Preventing holiday weight gain
Halloween is behind us, yes, but it’s still with us, too, and in a bad way: The treats of trick-or-treating can easily be the start of holiday seasons full of unhealthy eating.
That’s because those overflowing trick-or-treat bags are soon followed by turkey and stuffing and pies and Christmas cookies—well, you get the picture.
According to the New England Journal of Medicine, significant weight gains occur right after major holidays and can take up to five months or more to reverse.
At many of Diakon’s senior living communities, we have wellness coordinators and committees to encourage both residents and staff members to make healthy choices.
The coordinators do a great job of organizing events such as health fairs, fitness activities and educational seminars that promote healthy living. As so, as we approach the holidays, we asked some of them to share tips on how to combat the holiday weight gain:
“Bring your own healthy dish to office parties and holiday gatherings,” suggests Karen Sinkovits of The Lutheran Home at Topton. “Maintain your usual eating patterns, but allow yourself to splurge on holiday treats sparingly.”
“Exercise is a great way to relieve stress and boost energy levels, especially during the busy holiday season,” Doreen Zielinski of Luther Crest advises. “The holidays will probably interrupt your exercise regimen, at least to some extent. Do your best to stay on track. Strive to add an extra workout session whenever possible because we tend to eat more this time of the year.”
“The holidays are a time for family, friends, fun and seemingly endless amounts of food. Between the parties, traditions and gift-giving, it’s difficult to stay on track with a fit and healthy lifestyle,” says Sally McClintock, Cumberland Crossings.
“There is nothing wrong with indulging in the many festivities that come with the holiday season,” she continues, “but it is all too easy to go overboard and lose all your hard work from the warmer months. Luckily, there are many ways to enjoy every aspect of this time of year while still maintaining good health. One way to avoid overeating at a big holiday dinner is to be a ‘food snob’—meaning you indulge only in the foods you truly love and that you typically do not eat throughout the rest of the year. Also, fill your plate with colorful foods because they tend to be better for you.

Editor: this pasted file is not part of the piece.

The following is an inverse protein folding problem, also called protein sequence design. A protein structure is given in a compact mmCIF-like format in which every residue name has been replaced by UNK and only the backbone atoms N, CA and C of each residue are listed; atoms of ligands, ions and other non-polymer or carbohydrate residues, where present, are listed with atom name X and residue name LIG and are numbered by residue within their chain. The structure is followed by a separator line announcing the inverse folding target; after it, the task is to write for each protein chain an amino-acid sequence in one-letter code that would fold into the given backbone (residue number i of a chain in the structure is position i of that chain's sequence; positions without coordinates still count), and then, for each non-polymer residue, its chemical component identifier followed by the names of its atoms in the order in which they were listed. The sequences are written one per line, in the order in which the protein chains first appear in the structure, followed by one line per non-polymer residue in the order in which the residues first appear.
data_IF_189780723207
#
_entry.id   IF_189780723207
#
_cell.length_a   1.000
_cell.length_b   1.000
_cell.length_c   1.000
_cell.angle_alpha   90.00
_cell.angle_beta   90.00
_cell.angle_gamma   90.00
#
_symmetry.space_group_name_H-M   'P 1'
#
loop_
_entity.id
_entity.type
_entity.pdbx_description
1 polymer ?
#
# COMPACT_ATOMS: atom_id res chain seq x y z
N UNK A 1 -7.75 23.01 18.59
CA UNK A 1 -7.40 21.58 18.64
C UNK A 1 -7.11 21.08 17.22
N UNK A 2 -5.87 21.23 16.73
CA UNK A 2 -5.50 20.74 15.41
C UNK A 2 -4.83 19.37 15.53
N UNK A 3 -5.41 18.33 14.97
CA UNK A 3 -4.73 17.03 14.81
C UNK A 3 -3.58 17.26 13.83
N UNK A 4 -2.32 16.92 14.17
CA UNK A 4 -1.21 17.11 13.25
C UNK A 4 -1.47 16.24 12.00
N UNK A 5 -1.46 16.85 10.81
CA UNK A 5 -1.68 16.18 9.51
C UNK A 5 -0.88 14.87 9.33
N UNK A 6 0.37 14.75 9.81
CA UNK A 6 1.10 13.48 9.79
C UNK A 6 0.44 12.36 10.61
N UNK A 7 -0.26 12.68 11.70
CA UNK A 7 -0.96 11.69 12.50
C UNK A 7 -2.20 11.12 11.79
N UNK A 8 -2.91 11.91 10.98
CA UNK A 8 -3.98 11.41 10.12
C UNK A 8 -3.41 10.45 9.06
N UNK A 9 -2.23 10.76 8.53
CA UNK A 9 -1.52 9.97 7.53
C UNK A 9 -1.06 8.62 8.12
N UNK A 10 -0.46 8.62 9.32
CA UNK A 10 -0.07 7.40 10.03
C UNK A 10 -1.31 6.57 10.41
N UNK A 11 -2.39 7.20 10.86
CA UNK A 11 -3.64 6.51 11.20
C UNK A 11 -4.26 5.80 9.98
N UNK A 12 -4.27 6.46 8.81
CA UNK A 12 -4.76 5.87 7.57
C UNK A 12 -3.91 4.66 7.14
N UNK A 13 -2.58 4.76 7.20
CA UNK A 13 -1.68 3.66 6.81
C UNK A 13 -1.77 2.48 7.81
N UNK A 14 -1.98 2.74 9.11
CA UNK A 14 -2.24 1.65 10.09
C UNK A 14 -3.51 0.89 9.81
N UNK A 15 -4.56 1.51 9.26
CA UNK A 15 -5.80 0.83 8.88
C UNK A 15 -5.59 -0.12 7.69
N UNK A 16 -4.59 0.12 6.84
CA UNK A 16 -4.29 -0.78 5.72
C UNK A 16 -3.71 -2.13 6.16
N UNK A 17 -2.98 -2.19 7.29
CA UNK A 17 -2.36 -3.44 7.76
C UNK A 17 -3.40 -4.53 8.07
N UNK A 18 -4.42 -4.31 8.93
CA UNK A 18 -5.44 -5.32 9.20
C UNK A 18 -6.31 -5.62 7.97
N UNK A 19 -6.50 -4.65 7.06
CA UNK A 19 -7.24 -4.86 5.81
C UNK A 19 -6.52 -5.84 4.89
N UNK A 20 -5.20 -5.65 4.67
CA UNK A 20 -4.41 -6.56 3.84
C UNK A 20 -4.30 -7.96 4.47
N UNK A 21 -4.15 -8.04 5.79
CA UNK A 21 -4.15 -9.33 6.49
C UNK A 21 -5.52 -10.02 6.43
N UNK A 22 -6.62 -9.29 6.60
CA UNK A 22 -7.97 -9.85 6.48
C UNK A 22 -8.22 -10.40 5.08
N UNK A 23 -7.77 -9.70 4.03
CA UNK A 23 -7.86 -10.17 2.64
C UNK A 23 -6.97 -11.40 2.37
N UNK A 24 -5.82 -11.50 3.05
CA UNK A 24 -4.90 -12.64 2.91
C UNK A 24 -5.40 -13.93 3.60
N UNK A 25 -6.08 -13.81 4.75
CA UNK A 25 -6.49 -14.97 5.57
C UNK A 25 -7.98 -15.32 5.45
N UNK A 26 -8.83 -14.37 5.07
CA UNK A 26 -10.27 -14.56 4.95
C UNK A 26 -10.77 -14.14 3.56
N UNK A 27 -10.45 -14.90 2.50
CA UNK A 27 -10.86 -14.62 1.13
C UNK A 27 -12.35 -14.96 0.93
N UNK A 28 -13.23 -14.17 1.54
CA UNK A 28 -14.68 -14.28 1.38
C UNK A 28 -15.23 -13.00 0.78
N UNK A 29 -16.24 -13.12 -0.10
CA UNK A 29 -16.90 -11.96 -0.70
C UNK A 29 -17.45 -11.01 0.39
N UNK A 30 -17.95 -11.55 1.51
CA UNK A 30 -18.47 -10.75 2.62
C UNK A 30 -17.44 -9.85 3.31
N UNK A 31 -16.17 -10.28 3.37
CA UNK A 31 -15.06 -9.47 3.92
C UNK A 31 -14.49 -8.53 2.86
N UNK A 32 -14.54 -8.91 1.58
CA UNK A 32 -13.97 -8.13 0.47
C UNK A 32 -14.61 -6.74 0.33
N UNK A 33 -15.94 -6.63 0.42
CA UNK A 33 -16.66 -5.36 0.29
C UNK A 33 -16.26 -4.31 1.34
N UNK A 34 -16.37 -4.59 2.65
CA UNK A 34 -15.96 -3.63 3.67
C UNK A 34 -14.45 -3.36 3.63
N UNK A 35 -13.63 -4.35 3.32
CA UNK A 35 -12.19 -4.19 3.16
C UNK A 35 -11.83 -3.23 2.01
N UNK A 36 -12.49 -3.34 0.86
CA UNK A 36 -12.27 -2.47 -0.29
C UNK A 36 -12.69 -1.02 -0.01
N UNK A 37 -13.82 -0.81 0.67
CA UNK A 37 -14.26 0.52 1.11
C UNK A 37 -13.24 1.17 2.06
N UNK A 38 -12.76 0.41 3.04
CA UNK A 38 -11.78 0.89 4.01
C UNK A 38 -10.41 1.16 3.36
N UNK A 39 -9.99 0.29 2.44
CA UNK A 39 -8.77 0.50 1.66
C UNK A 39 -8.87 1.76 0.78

“One mistake many of us make is skipping meals before a big holiday dinner to ‘save room.’ This typically causes you to eat even more and your body retains more of those calories. Instead, keep a regular meal schedule and drink plenty of water throughout the day. If you have a regular exercise plan, keep with it but don’t be unrealistic.
“Try to maintain your weight during this season; it is probably not the time to try to lose weight unless it is a medical necessity. Finally, enjoy yourself. Focus your time and energy on your friends and family and take the emphasis off food. Reminisce, laugh, make new memories and treasure this wonderful time with your loved ones.”
Twining Village’s Donald Prifti offers a few additional suggestions: “Focus your efforts in the kitchen; 90% of your success will depend on how well you nourish your body. Think of food as medicine if it is the right kind of food. Increase your activity level. Movement is also medicine and it doesn’t cost you anything. Take your family out for a walk after dinner, rake some leaves or find something else you enjoy doing to get moving.”
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